kubectl to see the Ingress address assigned by the controller.
You can use Curl to test if the hostname/path-based routing rules work correctly, as depicted below.
Here is the Rancher 1.6 configuration spec using hostname/path-based rules in comparison to the 2.0 Kubernetes Ingress YAML Specs.
Rancher 2.0 Ingress functionality also supports the HTTPS protocol. You can upload certificates and use them while configuring the Ingress rules as shown below.
Select the certificate while adding Ingress rules:
Even though Rancher 2.0 supports HTTP-/HTTPS- hostname/path-based load balancing, one important difference to highlight is the need to use unique hostname/paths while configuring Ingress for your workloads. Reasons being that the Ingress functionality only allows ports 80/443 to be used for routing and the load balancer and the Ingress Controller is launched globally for the cluster as a DaemonSet.
There is no support for the TCP protocol via Kubernetes Ingress as of the latest Rancher 2.x release, but we will discuss a workaround using NGINX Ingress Controller in the following section.
TCP Load Balancing Options
Layer-4 Load Balancer
For the TCP protocol, Rancher 2.0 supports configuring a Layer 4 load balancer in the cloud provider where your Kubernetes cluster is deployed. Once this load balancer appliance is configured for your cluster, when you choose the option of a
Layer-4 Load Balancer for port-mapping during workload deployment, Rancher creates a LoadBalancer service. This service will make the corresponding cloud provider from Kubernetes configure the load balancer appliance. This appliance will then route the external traffic to your application pods. Please note that this needs a Kubernetes cloud provider to be configured as documented here to fulfill the LoadBalancer services created.
Once configuration of the load balancer is successful, Rancher will provide a link in the Rancher UI to your workload’s public endpoint.
NGINX Ingress Controller TCP Support via ConfigMaps
As noted above, Kubernetes Ingress itself does not support the TCP protocol. Therefore, it is not possible to configure the NGINX Ingress Controller for TCP balancing via Ingress creation, even if TCP is not a limitation of NGINX.
However, there is a way to use NGINX’s TCP balancing capability through creation of a Kubernetes ConfigMap, as noted here. The Kuberenetes ConfigMap object can be created to store pod configuration parameters as key-value pairs, separate from the pod image. Details can be found here.
To configure NGINX to expose your services via TCP, you can add/update the ConfigMap
tcp-services that should exist in the
ingress-nginx namespace. This namespace also contains the NGINX Ingress Controller pods.
The key in the ConfigMap entry should be the TCP port you want to expose for public access and the value should be of the format
<namespace/service name>:<service port>. As shown above I have exposed two workloads present in the
Default namespace. For example, the first entry in the ConfigMap above tells NGINX that I want to expose the workload
myapp that is running in the namespace
default and listening on
private port 80, on the external port
Adding these entries to the Configmap will auto-update the NGINX pods to configure these workloads for TCP balancing. You can exec into these pods deployed in the
ingress-nginx namespace and see how these TCP ports get configured in the
/etc/nginx/nginx.conf file. The workloads exposed should be available on the
<NodeIP>:<TCP Port> after the NGINX config
/etc/nginx/nginx.conf is updated. If they are not accessible, you might have to expose the TCP port explicitly using a NodePort service.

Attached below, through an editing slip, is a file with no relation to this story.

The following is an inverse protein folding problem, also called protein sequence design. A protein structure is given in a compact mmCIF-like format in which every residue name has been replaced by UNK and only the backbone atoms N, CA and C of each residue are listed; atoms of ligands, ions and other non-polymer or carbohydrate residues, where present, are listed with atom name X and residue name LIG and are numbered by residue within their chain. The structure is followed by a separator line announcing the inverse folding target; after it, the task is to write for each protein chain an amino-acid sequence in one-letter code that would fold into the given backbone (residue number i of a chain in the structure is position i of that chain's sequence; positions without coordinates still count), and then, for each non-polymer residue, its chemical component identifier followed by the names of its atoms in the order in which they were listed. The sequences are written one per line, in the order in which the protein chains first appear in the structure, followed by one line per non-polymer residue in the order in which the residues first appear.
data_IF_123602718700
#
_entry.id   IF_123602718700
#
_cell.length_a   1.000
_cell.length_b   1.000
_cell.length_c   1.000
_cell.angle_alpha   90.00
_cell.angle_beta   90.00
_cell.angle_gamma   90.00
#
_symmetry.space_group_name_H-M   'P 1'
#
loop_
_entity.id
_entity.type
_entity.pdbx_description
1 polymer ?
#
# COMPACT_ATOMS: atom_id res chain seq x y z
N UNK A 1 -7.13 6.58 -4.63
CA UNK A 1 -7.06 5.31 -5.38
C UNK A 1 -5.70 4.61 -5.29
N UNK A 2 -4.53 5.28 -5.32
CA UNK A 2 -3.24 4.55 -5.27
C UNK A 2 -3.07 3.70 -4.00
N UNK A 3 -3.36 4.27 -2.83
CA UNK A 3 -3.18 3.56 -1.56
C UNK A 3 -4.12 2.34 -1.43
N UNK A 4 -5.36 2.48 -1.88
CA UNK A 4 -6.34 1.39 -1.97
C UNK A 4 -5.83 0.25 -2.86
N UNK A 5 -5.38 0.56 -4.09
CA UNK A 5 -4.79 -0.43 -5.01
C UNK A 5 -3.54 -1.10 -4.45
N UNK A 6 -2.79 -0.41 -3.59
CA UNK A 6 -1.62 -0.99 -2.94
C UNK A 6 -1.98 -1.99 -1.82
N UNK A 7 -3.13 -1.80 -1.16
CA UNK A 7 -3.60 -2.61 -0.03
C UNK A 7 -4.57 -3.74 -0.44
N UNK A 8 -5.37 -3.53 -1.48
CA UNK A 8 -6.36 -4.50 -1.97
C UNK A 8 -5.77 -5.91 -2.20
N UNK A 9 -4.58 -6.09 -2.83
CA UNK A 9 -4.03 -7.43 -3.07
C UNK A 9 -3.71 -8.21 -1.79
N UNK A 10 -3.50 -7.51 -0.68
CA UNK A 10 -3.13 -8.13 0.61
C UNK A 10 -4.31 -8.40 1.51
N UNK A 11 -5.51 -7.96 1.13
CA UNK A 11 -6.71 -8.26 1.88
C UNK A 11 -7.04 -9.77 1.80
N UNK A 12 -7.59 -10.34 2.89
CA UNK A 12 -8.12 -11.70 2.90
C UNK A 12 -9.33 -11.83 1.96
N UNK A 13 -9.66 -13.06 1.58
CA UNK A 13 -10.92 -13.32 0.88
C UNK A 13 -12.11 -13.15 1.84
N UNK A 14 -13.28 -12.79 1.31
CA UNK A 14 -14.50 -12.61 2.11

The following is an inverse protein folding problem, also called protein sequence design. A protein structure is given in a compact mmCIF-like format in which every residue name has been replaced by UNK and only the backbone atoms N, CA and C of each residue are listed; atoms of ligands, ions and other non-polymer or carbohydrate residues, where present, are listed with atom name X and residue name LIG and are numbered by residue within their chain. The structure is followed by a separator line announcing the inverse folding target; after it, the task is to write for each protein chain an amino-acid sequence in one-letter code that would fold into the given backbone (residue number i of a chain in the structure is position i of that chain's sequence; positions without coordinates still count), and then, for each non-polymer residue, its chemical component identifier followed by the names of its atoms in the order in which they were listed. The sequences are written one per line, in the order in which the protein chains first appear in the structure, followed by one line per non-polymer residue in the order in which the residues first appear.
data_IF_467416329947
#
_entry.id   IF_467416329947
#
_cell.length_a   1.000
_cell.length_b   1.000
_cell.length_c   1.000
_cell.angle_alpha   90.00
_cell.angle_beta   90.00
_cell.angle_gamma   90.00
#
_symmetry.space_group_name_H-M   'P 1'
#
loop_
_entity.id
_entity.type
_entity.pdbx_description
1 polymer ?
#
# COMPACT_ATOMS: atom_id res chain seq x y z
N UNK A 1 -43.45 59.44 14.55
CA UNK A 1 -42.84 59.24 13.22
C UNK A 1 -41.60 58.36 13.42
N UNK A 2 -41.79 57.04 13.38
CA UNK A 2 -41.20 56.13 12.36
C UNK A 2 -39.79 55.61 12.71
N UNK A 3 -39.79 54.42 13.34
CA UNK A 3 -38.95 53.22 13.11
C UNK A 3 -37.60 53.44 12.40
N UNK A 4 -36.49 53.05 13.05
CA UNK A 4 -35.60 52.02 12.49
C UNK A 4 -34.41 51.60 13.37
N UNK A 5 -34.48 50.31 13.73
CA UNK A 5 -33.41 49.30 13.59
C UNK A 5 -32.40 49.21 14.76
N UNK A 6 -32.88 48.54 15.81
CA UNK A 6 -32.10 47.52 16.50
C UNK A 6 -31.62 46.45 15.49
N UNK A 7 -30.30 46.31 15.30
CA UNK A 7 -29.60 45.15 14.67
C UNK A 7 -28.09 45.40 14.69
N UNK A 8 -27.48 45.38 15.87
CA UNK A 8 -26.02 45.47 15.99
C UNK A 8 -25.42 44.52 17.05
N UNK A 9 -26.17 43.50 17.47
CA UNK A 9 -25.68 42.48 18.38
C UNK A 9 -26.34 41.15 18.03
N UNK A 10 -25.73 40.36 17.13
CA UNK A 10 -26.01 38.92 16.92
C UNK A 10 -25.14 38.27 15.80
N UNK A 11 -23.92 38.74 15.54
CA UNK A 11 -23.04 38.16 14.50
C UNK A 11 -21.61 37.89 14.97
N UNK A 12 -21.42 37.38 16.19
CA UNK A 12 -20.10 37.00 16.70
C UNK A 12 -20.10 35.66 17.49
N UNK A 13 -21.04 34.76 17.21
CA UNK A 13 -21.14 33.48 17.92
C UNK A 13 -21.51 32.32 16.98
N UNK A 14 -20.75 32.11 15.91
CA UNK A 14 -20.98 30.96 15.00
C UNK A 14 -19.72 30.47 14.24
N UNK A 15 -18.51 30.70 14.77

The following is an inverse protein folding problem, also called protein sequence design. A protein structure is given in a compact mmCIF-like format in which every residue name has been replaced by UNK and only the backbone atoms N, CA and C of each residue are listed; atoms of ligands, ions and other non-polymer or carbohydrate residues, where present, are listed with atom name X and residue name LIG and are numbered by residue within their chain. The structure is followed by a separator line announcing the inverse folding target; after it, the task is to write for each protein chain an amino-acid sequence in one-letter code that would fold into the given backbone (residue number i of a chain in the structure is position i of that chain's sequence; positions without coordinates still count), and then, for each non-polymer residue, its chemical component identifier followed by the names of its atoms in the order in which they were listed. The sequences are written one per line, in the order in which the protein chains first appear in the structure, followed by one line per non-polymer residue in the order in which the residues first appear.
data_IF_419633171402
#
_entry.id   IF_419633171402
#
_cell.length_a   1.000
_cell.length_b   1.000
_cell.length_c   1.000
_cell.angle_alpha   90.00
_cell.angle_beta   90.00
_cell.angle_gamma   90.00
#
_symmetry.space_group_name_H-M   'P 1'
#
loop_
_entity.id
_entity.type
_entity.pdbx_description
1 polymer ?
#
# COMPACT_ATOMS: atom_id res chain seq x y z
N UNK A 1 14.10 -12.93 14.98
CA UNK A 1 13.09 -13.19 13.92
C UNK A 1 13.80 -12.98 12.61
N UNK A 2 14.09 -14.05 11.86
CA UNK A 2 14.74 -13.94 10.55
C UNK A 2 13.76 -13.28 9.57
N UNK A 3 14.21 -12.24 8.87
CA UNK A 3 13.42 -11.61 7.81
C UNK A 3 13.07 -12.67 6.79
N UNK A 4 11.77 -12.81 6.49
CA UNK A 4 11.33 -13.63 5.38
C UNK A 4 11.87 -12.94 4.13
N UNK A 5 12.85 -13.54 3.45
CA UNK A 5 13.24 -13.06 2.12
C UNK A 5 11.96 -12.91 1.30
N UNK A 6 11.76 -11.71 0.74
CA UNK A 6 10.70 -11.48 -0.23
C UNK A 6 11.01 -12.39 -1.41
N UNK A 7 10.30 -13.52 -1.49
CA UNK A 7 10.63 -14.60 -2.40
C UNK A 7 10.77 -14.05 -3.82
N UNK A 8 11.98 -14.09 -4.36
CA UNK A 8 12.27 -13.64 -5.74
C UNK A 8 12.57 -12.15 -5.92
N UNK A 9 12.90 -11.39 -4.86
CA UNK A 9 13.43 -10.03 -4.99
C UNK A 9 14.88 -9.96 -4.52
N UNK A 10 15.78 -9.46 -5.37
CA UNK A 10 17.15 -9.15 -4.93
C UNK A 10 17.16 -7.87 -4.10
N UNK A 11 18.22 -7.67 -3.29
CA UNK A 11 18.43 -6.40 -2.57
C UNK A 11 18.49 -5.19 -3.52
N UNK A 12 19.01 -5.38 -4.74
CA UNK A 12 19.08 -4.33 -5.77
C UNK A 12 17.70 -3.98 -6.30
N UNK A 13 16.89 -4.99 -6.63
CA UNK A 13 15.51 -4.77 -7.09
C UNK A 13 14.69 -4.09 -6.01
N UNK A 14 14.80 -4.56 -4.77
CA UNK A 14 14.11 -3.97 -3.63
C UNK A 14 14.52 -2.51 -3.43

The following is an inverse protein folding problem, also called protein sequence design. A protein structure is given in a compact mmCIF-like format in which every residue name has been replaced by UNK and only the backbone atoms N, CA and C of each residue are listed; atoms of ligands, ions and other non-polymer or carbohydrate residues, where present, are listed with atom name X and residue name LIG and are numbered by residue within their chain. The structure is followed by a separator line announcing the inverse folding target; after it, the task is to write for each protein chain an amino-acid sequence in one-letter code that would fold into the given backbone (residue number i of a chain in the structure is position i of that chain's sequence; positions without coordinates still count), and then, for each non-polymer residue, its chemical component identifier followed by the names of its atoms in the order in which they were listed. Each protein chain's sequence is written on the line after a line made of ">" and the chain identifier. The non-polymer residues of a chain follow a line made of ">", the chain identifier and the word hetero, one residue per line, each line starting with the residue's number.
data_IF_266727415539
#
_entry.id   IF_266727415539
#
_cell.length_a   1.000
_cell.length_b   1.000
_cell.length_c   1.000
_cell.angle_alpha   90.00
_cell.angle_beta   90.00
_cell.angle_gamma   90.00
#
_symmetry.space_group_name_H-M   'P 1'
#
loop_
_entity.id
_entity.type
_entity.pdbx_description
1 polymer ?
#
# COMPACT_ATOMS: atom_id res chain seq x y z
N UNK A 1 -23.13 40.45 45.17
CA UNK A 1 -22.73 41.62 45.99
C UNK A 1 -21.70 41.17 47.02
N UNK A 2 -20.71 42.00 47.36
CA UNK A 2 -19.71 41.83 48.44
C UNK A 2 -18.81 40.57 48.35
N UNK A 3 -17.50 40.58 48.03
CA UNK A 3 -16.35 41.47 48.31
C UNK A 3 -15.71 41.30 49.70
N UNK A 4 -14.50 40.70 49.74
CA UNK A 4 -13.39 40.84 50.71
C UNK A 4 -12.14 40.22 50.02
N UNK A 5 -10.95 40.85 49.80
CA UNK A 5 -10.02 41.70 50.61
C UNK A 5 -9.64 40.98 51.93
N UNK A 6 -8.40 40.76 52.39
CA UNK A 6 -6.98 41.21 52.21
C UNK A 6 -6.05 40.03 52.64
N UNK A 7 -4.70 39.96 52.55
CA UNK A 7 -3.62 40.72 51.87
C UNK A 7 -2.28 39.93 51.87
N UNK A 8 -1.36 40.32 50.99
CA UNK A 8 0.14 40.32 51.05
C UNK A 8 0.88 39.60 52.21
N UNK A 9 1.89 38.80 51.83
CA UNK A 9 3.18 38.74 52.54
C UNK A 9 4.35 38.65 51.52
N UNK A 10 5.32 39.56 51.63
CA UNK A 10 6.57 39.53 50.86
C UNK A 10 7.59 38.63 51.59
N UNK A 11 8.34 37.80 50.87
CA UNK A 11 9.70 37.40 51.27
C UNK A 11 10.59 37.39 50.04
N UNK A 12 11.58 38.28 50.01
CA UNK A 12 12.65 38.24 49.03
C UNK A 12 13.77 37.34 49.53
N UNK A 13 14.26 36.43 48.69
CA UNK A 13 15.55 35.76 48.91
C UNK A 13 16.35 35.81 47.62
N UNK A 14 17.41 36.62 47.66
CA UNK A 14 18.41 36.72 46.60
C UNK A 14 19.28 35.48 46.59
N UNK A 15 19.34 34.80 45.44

Rancher 2.0 Load Balancing Limitations
Cattle provided feature-rich load balancer support that is well documented here. Some of these features do not have equivalents in Rancher 2.0. This is the list of such features:
- No support for SNI in current NGINX Ingress Controller.
- TCP load balancing requires a load balancer appliance enabled by cloud provider within the cluster. There is no Ingress support for TCP on Kubernetes.
- Only ports 80/443 can be configured for HTTP/HTTPS routing via Ingress. Also Ingress Controller is deployed globally as a Daemonset and not launched as a scalable service. Also, users cannot assign random external ports to be used for balancing. Therefore, users need to ensure that they configure unique hostname/path combinations to avoid routing conflicts using the same two ports.
- There is no way to specify port rule priority and ordering.
- Rancher 1.6 added support for draining backend connections and specifying a drain timeout. This is not supported in Rancher 2.0.
- There is no support for specifying a custom stickiness policy and a custom load balancer config to be appended to the default config as of now in Rancher 2.0. There is some support, however, available in native Kubernetes for customizing the NGINX configuration as noted here.
Migrate Load Balancer Config via Docker Compose to Kubernetes YAML?
Rancher 1.6 provided load balancer support by launching its own microservice that launched and configured HAProxy. The load balancer configuration that users add is specified in
rancher-compose.yml file and not the standard
docker-compose.yml. The Kompose tool we used earlier in this blog series works on standard docker-compose parameters and therefore cannot parse the Rancher load balancer config constructs. So as of now, we cannot use this tool for converting the load balancer configs from Compose to Kubernetes YAML.
Since Rancher 2.0 is based on Kubernetes and uses NGINX Ingress Controller (as compared to Cattle’s use of HAProxy), some of the load balancer features supported by Cattle do not have direct equivalents currently. However Rancher 2.0 does support the popular HTTP/HTTPS hostname/path-based routing, which is most often used in real deployments. There also is Layer 4 (TCP) support using the cloud providers via the Kubernetes Load Balancer service. The load balancing support in 2.0 also has a similar intuitive UI experience.
The Kubernetes ecosystem is constantly evolving, and I am sure it’s possible to find equivalent solutions to all the nuances in load balancing going forward!